Do It Yourself: How To Build A Built-In Barbecue Grill

How to build a built in barbecue grill in your own back yard, the do it yourself way, with car tire rims.

Achieve the same great results of outdoor cooking by building your own BBQ grill. A mixture of common sense and a little creativity are the first steps.

A few materials needed for a sturdy, upright Rim-Base Grill are three car tire rims and one or two dump truck or semi-trailer rims. Optional components include flexible sheet metal, approximately two feet tall by three feet long. Another circular piece to fit over the first, forming a wind or rain block. Also needed to affix the skirting and cap are bolts and washers, a drill, and spray paint.

Not sure where to find tire rims? Most salvage yards are happy to comply. Or, do you have a neighbor that you're not on speaking terms with, only because their yard has more car parts than mowed grass? Go say, "Hello." While you're there, the sheet metal, bolts, and most likely a few old grill parts are also available. Otherwise, grill accessories, bricks, and sheet metal can be found in most hardware stores, gardening and home remodeling centers.



To begin, center one of the truck tire rims on a sturdy foundation. If unable to locate two, level the area with sand or form a cement base. Place three car-tire rims upon the truck rim or alternative base. If a barrier around grilling surface is desired, trim the sheet metal to fit half way around the top of the remaining truck rim, belly side of the rim down. Drill four holes to anchor the sheet to the outside of the rim. Only a few bolts will last thirty years. Having access to an old grill will supply the top fixture. Cut the circular portion it half, crimp the edges and anchor it to the top of the first sheet.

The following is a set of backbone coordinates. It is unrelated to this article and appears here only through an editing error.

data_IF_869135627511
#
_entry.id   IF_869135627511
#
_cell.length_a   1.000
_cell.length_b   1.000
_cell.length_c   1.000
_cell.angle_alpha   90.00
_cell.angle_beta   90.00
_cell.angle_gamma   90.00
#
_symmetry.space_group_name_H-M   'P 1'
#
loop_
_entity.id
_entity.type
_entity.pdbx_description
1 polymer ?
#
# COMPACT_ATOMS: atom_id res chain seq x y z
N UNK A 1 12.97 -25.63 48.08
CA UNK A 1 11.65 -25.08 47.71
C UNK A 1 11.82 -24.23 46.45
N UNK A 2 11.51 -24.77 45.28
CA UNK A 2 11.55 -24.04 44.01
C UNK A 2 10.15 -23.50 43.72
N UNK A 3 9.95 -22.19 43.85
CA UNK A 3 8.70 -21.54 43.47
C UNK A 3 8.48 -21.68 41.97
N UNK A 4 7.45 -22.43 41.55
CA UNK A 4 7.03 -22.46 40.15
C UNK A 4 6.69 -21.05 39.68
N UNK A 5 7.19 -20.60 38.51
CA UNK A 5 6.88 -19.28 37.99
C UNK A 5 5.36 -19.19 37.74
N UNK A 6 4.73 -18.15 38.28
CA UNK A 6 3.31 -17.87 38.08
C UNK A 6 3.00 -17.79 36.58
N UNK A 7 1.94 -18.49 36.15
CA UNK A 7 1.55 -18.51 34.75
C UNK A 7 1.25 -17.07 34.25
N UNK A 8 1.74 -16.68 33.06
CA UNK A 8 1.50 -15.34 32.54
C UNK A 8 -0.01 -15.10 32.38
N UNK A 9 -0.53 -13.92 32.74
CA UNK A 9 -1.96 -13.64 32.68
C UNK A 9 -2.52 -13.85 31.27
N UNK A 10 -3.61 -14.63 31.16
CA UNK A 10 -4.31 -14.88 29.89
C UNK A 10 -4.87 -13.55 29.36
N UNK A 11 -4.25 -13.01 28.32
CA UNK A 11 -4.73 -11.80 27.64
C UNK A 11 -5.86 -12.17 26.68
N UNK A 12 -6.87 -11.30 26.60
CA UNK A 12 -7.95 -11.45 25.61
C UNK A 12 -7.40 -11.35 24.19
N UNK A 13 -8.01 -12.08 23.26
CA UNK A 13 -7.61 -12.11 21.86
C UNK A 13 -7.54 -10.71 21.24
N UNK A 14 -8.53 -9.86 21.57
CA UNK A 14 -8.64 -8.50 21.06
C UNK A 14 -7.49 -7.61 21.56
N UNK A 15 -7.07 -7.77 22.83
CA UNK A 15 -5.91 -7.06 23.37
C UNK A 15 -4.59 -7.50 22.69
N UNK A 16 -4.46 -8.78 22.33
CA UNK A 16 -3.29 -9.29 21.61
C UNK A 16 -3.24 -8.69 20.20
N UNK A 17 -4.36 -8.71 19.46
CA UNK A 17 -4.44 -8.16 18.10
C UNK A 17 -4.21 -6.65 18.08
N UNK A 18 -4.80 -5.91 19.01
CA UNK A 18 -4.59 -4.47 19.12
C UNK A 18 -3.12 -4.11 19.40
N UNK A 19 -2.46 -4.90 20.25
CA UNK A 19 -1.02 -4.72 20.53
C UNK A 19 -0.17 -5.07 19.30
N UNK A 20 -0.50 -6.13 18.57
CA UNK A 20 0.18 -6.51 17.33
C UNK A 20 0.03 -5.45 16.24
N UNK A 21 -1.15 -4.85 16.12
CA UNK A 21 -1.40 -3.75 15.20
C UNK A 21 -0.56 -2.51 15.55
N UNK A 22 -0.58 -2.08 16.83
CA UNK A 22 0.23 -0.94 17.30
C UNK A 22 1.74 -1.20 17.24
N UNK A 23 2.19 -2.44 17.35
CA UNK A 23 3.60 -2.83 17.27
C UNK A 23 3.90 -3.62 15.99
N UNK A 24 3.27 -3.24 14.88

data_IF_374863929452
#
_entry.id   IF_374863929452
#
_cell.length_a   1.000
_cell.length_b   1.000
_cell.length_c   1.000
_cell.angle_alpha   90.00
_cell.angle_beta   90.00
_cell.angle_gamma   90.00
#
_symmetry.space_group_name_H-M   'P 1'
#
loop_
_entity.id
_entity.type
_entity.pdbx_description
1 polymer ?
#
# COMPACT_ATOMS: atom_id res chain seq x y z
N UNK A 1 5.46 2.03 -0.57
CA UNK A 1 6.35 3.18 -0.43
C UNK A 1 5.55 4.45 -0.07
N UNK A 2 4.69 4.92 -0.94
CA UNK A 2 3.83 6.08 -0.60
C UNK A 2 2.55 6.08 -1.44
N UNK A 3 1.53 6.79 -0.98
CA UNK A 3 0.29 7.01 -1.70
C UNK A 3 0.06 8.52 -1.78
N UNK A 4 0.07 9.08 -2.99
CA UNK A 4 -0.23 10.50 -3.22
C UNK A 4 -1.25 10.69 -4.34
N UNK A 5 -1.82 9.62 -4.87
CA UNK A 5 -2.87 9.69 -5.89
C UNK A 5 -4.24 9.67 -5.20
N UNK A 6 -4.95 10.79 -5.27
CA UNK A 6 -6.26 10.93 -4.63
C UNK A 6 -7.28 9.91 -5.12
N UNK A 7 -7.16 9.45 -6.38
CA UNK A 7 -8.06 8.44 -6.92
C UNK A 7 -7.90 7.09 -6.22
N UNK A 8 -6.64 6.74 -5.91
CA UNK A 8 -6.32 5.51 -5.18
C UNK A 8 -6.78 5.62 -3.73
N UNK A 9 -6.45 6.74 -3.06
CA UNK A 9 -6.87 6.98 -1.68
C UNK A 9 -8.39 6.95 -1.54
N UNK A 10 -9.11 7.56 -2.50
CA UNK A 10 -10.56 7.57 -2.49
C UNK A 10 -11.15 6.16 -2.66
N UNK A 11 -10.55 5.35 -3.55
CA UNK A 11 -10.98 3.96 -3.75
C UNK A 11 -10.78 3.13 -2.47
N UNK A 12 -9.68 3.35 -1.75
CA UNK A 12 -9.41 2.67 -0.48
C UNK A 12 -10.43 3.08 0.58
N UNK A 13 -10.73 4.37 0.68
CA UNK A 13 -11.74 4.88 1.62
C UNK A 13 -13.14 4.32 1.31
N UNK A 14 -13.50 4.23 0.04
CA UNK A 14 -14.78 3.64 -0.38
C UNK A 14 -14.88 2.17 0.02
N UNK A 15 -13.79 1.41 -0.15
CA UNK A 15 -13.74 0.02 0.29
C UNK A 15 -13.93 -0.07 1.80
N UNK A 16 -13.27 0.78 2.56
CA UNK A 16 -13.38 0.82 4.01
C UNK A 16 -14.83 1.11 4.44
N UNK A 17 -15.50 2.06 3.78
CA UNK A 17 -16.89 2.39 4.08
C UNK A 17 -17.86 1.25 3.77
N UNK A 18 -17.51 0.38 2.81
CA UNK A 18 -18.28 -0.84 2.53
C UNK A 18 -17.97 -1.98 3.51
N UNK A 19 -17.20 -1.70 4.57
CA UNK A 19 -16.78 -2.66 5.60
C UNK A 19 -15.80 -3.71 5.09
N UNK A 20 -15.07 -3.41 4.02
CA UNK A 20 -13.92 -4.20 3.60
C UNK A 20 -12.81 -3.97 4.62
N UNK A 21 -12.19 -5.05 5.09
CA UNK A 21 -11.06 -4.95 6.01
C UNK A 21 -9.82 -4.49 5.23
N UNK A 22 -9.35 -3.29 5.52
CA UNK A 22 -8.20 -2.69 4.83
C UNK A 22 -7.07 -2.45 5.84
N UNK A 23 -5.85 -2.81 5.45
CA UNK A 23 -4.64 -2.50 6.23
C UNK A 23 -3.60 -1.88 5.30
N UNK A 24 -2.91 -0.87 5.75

If necessary, place another sheet of aluminum or other pliable metal inside the bowl of the top rim to contain the charcoal. Do not completely cover the rim holes. Center the top rim onto the car rims and confirm that all of the rims are aligned and centered to each other.

Apply a coat of rust protective paint to the rims. Another full-size round grill will supply the grill rack.

A fire pit also sets a great stage for cooking out. Some home centers sell kits for permanent and even movable fire pits.

Clear the area of brush, limbs, and other flammable debris. Mark off a circle approximately eight to ten-feet across. Fill this area with three inches of sand. Place a truck tire rim in the center.

After centering the rim, place another inch of sand around the pit. Use a decorative stone or a layer of fire bricks to spruce op the containment area. Or simply add a thin layer or loose stone. Trim the circumference with larger stone or a decorative patio brick wall. This will keep the sand from spilling out, and delay the lawn from growing in. Apply another inch of sand over the stone, then water the area to set the stone. Allow a small amount of room around the base of the fire bowl for the up-draft.

A tripod grill stand can be found at camping supply stores or most discount chain stores. If unfamiliar with this item, there's a bit of frustration with balancing the grill rack, but it's portability and ease of assembly make it more convenient than not.

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